At the 2022 Critics Choice Awards on Sunday, Dame Elizabeth Jane Campion, a director, screenwriter, and producer, decided the best way to highlight her accomplishment was by taking a dig at two Black sportswomen.
In her award speech for Best Director for the film, The Power of the Dog, Campion said unprovoked, “Serena and Venus you’re such marvels. However, you don’t have to compete against the men like I do.”
Venus and Serena, who are on the awards campaign trail in support of their film King Richard, had their reactions captured immediately following the remark. Though only the sisters know what went through their heads and hearts at that moment, watching Campion’s speech leaves me cringing every time.
“You don’t have to compete against the men like I do,” was not only unnecessary, but it also negates the sisters lived experiences as Black sportswomen in what has historically been the very white space of tennis, and thus their encounters with racism and sexism in the form of misogynoir. When I say tennis has historically been a “white space,” I say so in the way that Dr. Elijah Anderson described them— spaces that are seemingly off-limits to Black folx.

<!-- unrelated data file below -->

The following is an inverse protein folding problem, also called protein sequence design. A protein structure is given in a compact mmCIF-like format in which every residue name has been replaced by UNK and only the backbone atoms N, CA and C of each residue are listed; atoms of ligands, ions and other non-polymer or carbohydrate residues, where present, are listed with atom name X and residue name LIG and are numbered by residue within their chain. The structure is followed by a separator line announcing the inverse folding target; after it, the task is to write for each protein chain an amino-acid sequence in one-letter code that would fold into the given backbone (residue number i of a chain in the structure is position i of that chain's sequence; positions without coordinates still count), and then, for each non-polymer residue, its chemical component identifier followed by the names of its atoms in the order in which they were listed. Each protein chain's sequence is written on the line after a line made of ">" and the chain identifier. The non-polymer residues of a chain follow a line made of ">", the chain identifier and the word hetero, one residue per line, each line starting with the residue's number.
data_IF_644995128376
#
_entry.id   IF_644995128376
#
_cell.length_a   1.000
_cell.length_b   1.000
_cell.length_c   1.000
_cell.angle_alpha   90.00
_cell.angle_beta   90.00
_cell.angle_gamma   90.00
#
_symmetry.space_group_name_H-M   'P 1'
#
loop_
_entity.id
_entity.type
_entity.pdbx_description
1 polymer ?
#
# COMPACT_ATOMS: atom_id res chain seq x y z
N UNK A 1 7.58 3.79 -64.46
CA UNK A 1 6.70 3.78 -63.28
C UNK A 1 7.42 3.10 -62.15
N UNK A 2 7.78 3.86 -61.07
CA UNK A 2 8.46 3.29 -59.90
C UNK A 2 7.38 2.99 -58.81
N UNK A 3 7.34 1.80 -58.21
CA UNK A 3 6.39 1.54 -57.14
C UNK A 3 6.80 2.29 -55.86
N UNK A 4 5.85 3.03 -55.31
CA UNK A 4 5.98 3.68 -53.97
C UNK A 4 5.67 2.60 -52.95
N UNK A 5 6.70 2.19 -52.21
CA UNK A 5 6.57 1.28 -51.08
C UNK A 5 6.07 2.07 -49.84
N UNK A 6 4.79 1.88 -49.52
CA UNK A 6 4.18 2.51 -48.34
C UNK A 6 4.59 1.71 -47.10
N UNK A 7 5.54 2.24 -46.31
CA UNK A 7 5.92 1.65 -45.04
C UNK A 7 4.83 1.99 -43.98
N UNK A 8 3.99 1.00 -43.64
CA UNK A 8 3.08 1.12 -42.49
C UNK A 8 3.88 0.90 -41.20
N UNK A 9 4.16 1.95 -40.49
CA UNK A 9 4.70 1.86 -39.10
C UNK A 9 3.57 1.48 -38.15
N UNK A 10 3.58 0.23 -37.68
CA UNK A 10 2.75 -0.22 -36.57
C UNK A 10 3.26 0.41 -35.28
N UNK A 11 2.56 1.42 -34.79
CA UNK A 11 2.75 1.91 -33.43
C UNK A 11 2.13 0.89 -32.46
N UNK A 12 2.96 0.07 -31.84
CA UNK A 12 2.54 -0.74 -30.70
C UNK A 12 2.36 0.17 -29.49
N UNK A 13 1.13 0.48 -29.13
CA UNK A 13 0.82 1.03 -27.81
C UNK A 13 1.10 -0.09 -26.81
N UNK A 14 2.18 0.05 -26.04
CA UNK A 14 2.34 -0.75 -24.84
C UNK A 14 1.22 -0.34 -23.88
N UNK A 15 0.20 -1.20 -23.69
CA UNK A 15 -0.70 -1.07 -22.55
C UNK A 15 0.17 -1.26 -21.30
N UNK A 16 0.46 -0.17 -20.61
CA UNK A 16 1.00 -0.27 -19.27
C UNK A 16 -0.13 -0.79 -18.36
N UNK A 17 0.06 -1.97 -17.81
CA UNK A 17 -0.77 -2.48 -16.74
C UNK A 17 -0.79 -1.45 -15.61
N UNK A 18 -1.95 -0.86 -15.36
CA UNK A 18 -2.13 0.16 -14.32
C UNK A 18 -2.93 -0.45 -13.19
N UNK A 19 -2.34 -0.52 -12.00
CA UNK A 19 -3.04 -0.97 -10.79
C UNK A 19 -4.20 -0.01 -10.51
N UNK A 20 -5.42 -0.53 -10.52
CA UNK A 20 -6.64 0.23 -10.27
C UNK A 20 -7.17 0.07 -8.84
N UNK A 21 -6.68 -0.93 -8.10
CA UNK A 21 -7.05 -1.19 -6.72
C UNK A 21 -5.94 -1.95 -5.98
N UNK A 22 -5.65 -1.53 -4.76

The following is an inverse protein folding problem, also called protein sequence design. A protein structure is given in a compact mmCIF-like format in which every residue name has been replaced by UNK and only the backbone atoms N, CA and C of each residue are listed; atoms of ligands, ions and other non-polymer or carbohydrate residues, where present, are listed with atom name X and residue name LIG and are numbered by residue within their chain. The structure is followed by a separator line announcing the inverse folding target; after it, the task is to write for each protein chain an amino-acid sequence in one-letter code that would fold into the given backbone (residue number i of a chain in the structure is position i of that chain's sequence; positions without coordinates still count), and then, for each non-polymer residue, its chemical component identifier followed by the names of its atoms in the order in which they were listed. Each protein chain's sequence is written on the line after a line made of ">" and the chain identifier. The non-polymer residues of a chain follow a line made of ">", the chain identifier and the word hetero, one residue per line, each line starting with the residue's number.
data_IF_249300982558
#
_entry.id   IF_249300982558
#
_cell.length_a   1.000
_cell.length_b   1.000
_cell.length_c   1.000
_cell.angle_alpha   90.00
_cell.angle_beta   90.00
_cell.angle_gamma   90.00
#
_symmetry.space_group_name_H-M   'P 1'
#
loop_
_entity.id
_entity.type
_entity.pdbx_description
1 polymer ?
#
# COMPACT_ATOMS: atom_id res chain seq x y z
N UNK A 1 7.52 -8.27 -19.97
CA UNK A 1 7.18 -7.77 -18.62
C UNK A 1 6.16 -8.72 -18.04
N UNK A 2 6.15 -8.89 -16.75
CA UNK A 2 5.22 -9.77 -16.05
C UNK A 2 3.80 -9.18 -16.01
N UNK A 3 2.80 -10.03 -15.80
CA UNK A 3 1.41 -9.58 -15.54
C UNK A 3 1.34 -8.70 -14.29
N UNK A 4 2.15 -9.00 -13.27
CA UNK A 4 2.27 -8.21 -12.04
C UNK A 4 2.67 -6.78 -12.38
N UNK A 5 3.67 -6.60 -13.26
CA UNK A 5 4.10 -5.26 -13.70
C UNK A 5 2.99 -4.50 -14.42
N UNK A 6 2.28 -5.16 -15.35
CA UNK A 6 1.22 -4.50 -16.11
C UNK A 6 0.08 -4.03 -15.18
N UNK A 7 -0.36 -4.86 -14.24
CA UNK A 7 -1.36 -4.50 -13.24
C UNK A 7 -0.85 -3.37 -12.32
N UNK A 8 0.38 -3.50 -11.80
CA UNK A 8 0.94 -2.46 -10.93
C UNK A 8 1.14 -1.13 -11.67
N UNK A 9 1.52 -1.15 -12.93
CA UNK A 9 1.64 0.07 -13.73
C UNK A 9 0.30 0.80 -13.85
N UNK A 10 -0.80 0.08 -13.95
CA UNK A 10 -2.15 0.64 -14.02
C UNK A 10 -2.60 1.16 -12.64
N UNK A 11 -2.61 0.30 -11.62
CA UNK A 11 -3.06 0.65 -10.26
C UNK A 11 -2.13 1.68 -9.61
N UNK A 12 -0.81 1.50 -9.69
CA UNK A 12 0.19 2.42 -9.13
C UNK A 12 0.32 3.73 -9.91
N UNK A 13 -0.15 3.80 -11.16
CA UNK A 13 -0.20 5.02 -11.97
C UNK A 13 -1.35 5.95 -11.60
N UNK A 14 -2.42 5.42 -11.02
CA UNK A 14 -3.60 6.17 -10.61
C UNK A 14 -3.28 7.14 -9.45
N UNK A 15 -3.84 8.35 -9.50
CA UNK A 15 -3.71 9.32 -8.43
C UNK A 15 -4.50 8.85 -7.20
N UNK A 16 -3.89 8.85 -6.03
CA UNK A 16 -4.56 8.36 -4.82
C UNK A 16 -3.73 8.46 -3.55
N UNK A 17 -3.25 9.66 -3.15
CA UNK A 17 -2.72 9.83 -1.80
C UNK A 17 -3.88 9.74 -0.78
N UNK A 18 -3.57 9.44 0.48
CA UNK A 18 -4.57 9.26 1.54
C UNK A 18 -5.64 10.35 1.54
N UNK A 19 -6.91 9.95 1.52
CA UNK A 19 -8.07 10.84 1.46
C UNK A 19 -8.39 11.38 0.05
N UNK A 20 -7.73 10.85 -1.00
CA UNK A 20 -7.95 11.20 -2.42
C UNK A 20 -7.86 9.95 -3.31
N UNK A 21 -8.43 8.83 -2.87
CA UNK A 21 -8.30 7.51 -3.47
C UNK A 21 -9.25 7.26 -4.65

White spaces, like tennis, are spaces in which Black folx are either absent, not expected, not welcomed or marginalized when present (2015).
It is fair to say that tennis constituted a white space for decades, and the changes that we have seen to that effect, are due in large part to the sacrifices made by Black sportswomen such as Venus and Serena.
With her words, Campions belittle all that the sisters have lived through, fought against, and endured with grace. Now, I am by no means surprised that this white woman carelessly and senselessly put her whole foot in her mouth. Rather I find it quite telling of the moment that we are in.
Campions remarks come on the heels of Naomi Osaka’s experience of heckling while playing at Indian Wells, the very same space where Venus, Serena, and Richard Williams were confronted with blatant racist remarks and abuse two decades prior.
Contrary to what’s being peddled, we are not living in a post-racial society, nor has sports managed to excise misogynoir, racism, sexism, or the many other ‘isms’ that exist within.
In the age of dog whistle campaigns against critical race theory, and targeted attacks against trans children and athletes, we cannot ignore the continuation of racial, gendered, and sexual tensions that exist within our society.